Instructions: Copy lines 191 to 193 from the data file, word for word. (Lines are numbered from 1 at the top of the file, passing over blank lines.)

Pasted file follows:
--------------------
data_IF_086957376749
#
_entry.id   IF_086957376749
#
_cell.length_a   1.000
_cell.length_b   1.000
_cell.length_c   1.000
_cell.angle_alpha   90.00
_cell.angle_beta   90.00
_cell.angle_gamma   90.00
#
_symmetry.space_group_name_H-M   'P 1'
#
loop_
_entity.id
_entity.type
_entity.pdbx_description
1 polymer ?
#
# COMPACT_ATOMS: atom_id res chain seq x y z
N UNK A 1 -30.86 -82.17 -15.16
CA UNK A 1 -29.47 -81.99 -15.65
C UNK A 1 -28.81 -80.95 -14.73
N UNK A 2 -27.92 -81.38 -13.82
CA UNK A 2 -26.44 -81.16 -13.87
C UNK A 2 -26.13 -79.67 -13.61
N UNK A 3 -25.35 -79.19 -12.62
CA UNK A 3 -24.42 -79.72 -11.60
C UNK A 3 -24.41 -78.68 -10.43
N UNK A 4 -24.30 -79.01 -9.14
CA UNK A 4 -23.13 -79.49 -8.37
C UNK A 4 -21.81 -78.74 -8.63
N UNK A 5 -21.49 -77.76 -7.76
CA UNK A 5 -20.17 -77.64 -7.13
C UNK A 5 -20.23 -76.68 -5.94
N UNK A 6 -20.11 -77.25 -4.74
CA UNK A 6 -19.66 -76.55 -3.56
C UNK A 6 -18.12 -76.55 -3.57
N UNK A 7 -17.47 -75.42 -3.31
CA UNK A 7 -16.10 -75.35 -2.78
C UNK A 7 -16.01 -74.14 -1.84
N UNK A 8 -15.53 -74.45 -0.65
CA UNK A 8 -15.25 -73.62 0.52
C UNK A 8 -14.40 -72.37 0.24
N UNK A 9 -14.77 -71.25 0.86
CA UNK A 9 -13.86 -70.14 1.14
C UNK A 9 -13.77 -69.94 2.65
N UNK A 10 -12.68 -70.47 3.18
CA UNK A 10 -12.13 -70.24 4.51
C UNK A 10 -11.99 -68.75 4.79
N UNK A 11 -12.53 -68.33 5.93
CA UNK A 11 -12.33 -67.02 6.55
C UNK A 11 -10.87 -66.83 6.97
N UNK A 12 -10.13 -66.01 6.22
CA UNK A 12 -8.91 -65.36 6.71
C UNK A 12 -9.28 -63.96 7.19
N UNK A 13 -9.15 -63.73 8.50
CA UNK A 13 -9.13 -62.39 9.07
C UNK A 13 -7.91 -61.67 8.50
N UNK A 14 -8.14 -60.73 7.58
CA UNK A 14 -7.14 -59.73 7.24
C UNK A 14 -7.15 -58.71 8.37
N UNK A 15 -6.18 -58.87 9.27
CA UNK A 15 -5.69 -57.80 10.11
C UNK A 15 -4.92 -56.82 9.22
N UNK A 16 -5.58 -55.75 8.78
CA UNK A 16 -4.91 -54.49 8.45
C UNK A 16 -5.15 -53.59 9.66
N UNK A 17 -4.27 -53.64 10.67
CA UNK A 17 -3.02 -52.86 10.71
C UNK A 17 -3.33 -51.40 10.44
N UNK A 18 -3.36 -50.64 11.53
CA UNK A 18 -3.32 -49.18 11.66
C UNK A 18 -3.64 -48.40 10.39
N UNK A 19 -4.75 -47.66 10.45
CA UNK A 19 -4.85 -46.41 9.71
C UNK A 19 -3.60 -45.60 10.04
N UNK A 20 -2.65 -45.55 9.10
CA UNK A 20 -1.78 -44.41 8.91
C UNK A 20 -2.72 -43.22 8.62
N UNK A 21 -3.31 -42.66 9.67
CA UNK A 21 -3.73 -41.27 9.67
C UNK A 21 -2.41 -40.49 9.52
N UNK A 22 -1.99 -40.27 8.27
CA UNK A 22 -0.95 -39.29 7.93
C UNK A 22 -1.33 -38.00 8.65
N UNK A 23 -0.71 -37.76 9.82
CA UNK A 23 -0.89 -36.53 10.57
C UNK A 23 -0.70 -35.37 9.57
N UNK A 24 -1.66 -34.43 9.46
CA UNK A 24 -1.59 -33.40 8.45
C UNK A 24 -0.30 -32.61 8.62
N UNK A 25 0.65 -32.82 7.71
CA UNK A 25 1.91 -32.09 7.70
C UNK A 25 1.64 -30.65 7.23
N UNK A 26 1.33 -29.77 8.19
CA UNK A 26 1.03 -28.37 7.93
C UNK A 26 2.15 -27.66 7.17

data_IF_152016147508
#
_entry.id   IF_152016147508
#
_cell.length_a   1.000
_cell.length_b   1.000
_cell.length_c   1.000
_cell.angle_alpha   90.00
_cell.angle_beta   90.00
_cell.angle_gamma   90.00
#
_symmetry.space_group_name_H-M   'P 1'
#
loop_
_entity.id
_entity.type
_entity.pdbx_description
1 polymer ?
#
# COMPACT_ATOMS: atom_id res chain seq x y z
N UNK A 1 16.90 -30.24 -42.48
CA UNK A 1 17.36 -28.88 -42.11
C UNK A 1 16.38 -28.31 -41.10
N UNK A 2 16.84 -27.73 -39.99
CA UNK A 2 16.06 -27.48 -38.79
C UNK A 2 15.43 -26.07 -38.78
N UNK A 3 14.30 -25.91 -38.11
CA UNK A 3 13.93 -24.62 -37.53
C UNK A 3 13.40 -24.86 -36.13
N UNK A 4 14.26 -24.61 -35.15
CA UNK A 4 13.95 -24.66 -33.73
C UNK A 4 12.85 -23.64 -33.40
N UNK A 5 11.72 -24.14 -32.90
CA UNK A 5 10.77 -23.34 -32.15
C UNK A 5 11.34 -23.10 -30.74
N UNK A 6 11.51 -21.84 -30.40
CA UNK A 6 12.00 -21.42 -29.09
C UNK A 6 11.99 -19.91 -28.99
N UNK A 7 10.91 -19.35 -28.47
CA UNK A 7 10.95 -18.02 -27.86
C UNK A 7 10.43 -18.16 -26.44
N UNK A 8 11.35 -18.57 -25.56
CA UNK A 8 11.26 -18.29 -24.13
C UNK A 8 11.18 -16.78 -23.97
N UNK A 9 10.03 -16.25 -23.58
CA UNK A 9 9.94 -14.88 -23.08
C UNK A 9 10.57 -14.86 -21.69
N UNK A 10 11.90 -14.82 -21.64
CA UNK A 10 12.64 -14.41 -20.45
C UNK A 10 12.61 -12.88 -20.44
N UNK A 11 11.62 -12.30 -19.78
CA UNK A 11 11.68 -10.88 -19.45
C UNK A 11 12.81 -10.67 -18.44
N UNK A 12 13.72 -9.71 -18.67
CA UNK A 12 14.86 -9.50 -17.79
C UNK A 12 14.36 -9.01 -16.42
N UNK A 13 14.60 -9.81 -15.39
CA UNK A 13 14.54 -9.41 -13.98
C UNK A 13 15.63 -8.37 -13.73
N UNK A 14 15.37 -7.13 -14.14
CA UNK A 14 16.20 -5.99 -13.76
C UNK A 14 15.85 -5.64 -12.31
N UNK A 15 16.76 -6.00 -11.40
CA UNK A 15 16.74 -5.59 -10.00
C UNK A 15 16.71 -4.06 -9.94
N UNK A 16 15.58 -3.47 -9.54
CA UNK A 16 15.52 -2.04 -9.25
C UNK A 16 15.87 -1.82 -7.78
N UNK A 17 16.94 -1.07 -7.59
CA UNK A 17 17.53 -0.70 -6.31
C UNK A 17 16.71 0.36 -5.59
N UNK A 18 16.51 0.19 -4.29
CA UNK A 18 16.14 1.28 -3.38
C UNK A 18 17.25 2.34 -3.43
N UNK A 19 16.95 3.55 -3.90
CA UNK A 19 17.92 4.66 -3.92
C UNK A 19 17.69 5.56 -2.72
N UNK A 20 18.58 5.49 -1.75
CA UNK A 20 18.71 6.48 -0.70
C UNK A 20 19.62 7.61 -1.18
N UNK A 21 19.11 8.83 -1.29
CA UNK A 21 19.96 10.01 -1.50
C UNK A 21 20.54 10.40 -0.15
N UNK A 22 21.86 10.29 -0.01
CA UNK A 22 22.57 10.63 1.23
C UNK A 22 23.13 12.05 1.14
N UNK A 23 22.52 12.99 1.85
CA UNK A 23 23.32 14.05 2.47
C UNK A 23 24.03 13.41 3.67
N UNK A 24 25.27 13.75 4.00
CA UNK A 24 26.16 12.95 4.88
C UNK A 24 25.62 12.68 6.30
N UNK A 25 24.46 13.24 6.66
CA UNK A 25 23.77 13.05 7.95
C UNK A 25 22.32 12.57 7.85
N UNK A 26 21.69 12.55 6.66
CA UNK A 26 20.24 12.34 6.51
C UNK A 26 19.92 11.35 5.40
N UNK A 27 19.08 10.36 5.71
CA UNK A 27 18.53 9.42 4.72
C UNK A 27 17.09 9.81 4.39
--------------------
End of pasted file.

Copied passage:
N UNK A 25 24.46 13.24 6.66
CA UNK A 25 23.77 13.05 7.95
C UNK A 25 22.32 12.57 7.85